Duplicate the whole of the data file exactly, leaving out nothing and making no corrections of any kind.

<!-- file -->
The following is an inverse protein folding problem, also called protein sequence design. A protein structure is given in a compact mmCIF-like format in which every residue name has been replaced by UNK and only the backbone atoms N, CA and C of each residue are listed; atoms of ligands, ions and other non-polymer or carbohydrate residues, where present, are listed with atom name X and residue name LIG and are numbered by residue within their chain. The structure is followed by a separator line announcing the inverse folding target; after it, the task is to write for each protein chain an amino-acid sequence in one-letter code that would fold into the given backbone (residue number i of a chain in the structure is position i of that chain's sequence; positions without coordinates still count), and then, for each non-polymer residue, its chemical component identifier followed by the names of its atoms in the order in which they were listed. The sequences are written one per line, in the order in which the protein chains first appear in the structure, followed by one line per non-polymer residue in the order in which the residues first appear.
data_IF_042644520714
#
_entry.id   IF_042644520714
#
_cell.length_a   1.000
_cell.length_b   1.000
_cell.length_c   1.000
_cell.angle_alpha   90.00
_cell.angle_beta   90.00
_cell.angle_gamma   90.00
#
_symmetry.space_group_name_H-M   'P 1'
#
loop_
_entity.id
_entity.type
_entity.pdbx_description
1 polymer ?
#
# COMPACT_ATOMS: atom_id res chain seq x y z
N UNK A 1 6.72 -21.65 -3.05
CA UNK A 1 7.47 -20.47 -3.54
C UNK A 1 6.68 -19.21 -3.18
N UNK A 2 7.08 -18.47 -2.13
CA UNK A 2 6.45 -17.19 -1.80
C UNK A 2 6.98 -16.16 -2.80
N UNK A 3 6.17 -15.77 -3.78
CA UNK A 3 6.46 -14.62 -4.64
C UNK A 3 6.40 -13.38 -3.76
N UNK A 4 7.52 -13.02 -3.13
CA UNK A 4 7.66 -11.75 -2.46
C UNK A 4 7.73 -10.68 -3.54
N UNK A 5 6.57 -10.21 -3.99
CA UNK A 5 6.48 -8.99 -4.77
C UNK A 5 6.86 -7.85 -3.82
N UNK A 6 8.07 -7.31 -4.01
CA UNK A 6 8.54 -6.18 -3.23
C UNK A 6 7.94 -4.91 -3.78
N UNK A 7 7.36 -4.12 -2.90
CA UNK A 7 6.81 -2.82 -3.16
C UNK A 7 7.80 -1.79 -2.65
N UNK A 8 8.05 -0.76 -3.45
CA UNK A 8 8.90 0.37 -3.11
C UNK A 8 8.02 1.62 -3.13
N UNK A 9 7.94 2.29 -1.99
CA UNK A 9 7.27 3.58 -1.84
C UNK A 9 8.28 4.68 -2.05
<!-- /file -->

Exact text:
The following is an inverse protein folding problem, also called protein sequence design. A protein structure is given in a compact mmCIF-like format in which every residue name has been replaced by UNK and only the backbone atoms N, CA and C of each residue are listed; atoms of ligands, ions and other non-polymer or carbohydrate residues, where present, are listed with atom name X and residue name LIG and are numbered by residue within their chain. The structure is followed by a separator line announcing the inverse folding target; after it, the task is to write for each protein chain an amino-acid sequence in one-letter code that would fold into the given backbone (residue number i of a chain in the structure is position i of that chain's sequence; positions without coordinates still count), and then, for each non-polymer residue, its chemical component identifier followed by the names of its atoms in the order in which they were listed. The sequences are written one per line, in the order in which the protein chains first appear in the structure, followed by one line per non-polymer residue in the order in which the residues first appear.
data_IF_042644520714
#
_entry.id   IF_042644520714
#
_cell.length_a   1.000
_cell.length_b   1.000
_cell.length_c   1.000
_cell.angle_alpha   90.00
_cell.angle_beta   90.00
_cell.angle_gamma   90.00
#
_symmetry.space_group_name_H-M   'P 1'
#
loop_
_entity.id
_entity.type
_entity.pdbx_description
1 polymer ?
#
# COMPACT_ATOMS: atom_id res chain seq x y z
N UNK A 1 6.72 -21.65 -3.05
CA UNK A 1 7.47 -20.47 -3.54
C UNK A 1 6.68 -19.21 -3.18
N UNK A 2 7.08 -18.47 -2.13
CA UNK A 2 6.45 -17.19 -1.80
C UNK A 2 6.98 -16.16 -2.80
N UNK A 3 6.17 -15.77 -3.78
CA UNK A 3 6.46 -14.62 -4.64
C UNK A 3 6.40 -13.38 -3.76
N UNK A 4 7.52 -13.02 -3.13
CA UNK A 4 7.66 -11.75 -2.46
C UNK A 4 7.73 -10.68 -3.54
N UNK A 5 6.57 -10.21 -3.99
CA UNK A 5 6.48 -8.99 -4.77
C UNK A 5 6.86 -7.85 -3.82
N UNK A 6 8.07 -7.31 -4.01
CA UNK A 6 8.54 -6.18 -3.23
C UNK A 6 7.94 -4.91 -3.78
N UNK A 7 7.36 -4.12 -2.90
CA UNK A 7 6.81 -2.82 -3.16
C UNK A 7 7.80 -1.79 -2.65
N UNK A 8 8.05 -0.76 -3.45
CA UNK A 8 8.90 0.37 -3.11
C UNK A 8 8.02 1.62 -3.13
N UNK A 9 7.94 2.29 -1.99
CA UNK A 9 7.27 3.58 -1.84
C UNK A 9 8.28 4.68 -2.05